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You don’t need to be a healthcare storm chaser to realize we are in the midst of a turbulent tornado when it comes to patient care in the United States. In fact, the perfect storm is not brewing, it’s here.
We presently find ourselves dealing with the dangerous combination of rising patient demand and not enough doctors to deliver care. In fact, new research published by the Association of American Medical Colleges (AAMC) reveals a growing physician shortage in primary care, medical specialties, surgery, and other specialties.1 “This year’s analysis reinforces the serious threat posed by a real and significant doctor shortage,” said AAMC President and CEO Darrell G Kirch, MD.2
While there is little we can do about the rising demand for care, perhaps there are ways to proactively address the issue of the dwindling number of doctors available to deliver that care. One such strategy includes an honest analysis of how to address physician burnout.
If you have experienced or are experiencing physician burnout, you’re not alone. Here are some sobering statistics from the 2016 Survey of America’s Physicians:3
- 80% say they are overextended or at capacity
- 54% rate their morale as somewhat or very negative
- 49% report often or always experiencing feelings of burnout
- 49% would not recommend medicine as a career to their children
- 48% plan to cut back on hours, retire, or take other steps to limit patient care
Effects of Physician Burnout
In 2019, a Medscape report on physician burnout, depression, and suicide found that 59% of physicians identified as either burned out, colloquially depressed, or clinically depressed.4 According to this report, 44% of physicians say they are presently experiencing burnout. Some estimates show that the worldwide percentage is as high as 76%.5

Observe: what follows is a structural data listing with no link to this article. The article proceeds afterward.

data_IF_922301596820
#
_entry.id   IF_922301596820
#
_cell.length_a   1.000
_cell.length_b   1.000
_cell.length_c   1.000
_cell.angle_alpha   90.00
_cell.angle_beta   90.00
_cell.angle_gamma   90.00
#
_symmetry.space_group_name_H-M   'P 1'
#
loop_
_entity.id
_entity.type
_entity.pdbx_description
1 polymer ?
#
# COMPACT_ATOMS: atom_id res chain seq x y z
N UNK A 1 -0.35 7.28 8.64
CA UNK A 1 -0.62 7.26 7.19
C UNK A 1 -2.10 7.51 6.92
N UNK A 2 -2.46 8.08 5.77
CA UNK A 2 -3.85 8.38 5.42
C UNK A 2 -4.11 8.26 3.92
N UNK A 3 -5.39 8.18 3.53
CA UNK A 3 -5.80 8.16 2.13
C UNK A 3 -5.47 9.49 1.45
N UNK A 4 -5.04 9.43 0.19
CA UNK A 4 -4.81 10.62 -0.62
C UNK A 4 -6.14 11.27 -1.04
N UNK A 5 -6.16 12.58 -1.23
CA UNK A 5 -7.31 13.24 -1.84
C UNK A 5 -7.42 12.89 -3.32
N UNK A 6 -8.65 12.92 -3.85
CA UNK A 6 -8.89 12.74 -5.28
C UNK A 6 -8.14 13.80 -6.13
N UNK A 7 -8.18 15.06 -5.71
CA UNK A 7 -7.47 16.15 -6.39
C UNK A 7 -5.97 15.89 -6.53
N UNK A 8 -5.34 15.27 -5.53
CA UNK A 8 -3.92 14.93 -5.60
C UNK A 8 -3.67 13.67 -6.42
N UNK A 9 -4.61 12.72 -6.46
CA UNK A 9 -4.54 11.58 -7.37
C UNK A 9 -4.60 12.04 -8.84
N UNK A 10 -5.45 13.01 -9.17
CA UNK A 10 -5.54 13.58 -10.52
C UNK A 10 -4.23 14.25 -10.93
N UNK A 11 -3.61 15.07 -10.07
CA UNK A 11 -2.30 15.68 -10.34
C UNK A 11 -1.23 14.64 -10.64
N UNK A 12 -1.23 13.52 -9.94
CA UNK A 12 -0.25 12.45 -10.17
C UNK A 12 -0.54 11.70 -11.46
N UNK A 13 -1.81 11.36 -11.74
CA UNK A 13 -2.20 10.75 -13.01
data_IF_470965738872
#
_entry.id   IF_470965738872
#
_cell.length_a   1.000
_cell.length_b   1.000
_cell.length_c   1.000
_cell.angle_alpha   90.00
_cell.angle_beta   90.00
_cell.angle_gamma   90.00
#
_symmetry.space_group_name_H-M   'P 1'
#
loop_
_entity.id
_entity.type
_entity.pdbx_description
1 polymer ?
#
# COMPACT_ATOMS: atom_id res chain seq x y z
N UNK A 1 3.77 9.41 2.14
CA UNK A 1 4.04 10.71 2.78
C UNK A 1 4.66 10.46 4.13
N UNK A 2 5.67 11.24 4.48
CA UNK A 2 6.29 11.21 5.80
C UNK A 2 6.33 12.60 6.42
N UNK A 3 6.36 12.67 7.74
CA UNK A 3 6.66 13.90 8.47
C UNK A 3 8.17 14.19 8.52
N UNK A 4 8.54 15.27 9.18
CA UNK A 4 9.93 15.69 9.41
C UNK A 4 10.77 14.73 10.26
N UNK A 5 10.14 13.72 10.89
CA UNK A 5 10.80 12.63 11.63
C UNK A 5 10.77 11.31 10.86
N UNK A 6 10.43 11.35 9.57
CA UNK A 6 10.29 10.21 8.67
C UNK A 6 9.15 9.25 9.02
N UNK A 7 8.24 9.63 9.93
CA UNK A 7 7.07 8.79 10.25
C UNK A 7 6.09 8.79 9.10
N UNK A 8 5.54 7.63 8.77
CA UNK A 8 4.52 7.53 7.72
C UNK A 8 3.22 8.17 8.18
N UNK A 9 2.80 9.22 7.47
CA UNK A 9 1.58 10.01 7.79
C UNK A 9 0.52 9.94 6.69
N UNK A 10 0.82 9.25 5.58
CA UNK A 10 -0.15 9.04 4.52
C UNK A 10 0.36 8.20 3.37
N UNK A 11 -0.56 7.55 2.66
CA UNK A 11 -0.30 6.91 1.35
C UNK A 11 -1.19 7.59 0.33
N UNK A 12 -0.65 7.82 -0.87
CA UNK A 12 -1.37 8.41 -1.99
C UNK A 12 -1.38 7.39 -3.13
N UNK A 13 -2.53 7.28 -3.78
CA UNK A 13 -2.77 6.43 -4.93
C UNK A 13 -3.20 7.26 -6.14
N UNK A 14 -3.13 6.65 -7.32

In May 2019 the World Health Organization announced that burnout is now included in the 11th Revision of the International Classification of Diseases (ICD011) as an “occupational phenomenon.” They identify 3 dimensions of this phenomenon:6
- Feelings of energy depletion or exhaustion
- Increased mental distance from one’s job, or feelings of negativism or cynicism related to one’s job
- Reduced professional efficacy
While these dimensions may seem subjective or vague, the reality is that there are serious consequences associated with physician burnout that affect the physician, the patient, and the entire healthcare system.
“Burnout can contribute to a broad range of psychological and physiological symptoms all of which can impact a physician’s quality of life and lead to lower productivity, absenteeism, sick leave, and job turnover, with a consequent reduction of quality of patient care and enormous economic costs on the health system,” state the authors of a 2018 review published in Open Medicine.4
A potential serious outcome of physician burnout is suicide. In fact, physician suicide has been increasing dramatically to the point where, according to the 2019 Medscape report, in the United States, one doctor commits suicide every day, which is the highest suicide rate of any profession and more than twice that of the general population.3
What Causes Physician Burnout?
Getting to the root cause of physician burnout can be challenging because there are so many factors associated with this highly individualized condition. According to the authors of a 2018 systematic review regarding intervention strategies, when it comes to physician burnout, organizational factors seem to play a bigger role than individual personality traits.4